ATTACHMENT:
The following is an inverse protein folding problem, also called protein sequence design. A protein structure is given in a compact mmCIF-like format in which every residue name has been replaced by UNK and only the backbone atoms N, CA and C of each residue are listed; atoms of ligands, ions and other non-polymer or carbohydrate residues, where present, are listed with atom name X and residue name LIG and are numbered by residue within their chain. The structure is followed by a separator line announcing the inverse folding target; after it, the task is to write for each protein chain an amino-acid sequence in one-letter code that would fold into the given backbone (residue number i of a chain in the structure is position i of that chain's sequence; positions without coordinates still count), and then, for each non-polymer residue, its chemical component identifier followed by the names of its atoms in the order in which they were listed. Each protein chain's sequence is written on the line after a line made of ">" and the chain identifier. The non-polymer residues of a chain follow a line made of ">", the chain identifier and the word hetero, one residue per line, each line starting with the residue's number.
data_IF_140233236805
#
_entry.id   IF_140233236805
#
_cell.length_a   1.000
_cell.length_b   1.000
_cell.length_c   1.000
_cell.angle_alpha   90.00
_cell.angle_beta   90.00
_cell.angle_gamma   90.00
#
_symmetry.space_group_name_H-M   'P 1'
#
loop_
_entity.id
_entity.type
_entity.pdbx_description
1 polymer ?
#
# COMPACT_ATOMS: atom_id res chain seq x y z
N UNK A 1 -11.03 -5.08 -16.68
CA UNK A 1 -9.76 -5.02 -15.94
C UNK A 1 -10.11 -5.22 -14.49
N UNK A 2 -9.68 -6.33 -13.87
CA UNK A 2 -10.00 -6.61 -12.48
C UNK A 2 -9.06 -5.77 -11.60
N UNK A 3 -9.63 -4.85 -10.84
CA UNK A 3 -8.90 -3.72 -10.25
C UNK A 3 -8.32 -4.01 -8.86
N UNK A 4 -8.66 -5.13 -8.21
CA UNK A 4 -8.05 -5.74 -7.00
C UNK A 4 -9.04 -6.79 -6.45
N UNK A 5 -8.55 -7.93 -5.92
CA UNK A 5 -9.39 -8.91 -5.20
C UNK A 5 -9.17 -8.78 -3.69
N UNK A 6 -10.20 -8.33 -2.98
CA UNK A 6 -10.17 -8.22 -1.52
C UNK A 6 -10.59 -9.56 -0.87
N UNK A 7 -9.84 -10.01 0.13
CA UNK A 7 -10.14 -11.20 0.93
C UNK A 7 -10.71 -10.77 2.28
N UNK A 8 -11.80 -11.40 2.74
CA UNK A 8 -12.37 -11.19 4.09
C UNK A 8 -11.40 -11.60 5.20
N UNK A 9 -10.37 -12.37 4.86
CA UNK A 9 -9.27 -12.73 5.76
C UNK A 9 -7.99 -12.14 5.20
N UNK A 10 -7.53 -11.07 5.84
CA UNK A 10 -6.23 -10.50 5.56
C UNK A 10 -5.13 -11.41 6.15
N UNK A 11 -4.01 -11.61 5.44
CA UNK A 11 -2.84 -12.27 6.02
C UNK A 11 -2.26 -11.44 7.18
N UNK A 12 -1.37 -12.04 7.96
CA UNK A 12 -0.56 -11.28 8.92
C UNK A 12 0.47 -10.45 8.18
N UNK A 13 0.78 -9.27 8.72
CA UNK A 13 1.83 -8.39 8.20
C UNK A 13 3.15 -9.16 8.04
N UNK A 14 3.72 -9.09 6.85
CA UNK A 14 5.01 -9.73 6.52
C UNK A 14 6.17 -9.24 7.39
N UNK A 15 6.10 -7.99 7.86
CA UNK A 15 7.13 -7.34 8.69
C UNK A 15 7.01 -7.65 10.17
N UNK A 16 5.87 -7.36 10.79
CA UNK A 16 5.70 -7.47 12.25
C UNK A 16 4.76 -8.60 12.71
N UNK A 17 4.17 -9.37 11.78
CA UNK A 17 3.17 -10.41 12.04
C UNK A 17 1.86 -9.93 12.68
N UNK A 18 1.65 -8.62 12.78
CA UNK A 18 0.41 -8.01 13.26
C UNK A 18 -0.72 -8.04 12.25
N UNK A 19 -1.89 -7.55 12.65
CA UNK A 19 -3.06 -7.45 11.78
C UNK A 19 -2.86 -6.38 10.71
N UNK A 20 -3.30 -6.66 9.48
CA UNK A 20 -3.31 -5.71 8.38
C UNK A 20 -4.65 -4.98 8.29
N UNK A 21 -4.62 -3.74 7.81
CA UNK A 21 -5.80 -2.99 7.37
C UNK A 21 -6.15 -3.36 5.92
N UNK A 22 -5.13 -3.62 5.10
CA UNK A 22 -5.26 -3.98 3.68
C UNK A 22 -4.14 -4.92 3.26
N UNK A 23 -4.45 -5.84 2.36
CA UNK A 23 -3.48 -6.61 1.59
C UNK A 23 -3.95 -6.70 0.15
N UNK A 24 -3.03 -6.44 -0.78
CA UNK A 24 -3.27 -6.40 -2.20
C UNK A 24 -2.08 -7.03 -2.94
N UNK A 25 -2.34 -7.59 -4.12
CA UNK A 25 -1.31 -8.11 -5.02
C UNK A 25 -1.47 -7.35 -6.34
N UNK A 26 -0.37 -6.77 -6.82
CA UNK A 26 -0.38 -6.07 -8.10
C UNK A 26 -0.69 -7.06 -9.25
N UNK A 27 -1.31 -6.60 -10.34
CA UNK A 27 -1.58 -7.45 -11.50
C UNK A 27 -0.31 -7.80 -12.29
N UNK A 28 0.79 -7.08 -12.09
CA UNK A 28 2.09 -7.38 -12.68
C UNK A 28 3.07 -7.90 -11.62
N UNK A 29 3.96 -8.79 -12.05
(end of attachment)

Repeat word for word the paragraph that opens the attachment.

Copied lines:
The following is an inverse protein folding problem, also called protein sequence design. A protein structure is given in a compact mmCIF-like format in which every residue name has been replaced by UNK and only the backbone atoms N, CA and C of each residue are listed; atoms of ligands, ions and other non-polymer or carbohydrate residues, where present, are listed with atom name X and residue name LIG and are numbered by residue within their chain. The structure is followed by a separator line announcing the inverse folding target; after it, the task is to write for each protein chain an amino-acid sequence in one-letter code that would fold into the given backbone (residue number i of a chain in the structure is position i of that chain's sequence; positions without coordinates still count), and then, for each non-polymer residue, its chemical component identifier followed by the names of its atoms in the order in which they were listed. Each protein chain's sequence is written on the line after a line made of ">" and the chain identifier. The non-polymer residues of a chain follow a line made of ">", the chain identifier and the word hetero, one residue per line, each line starting with the residue's number.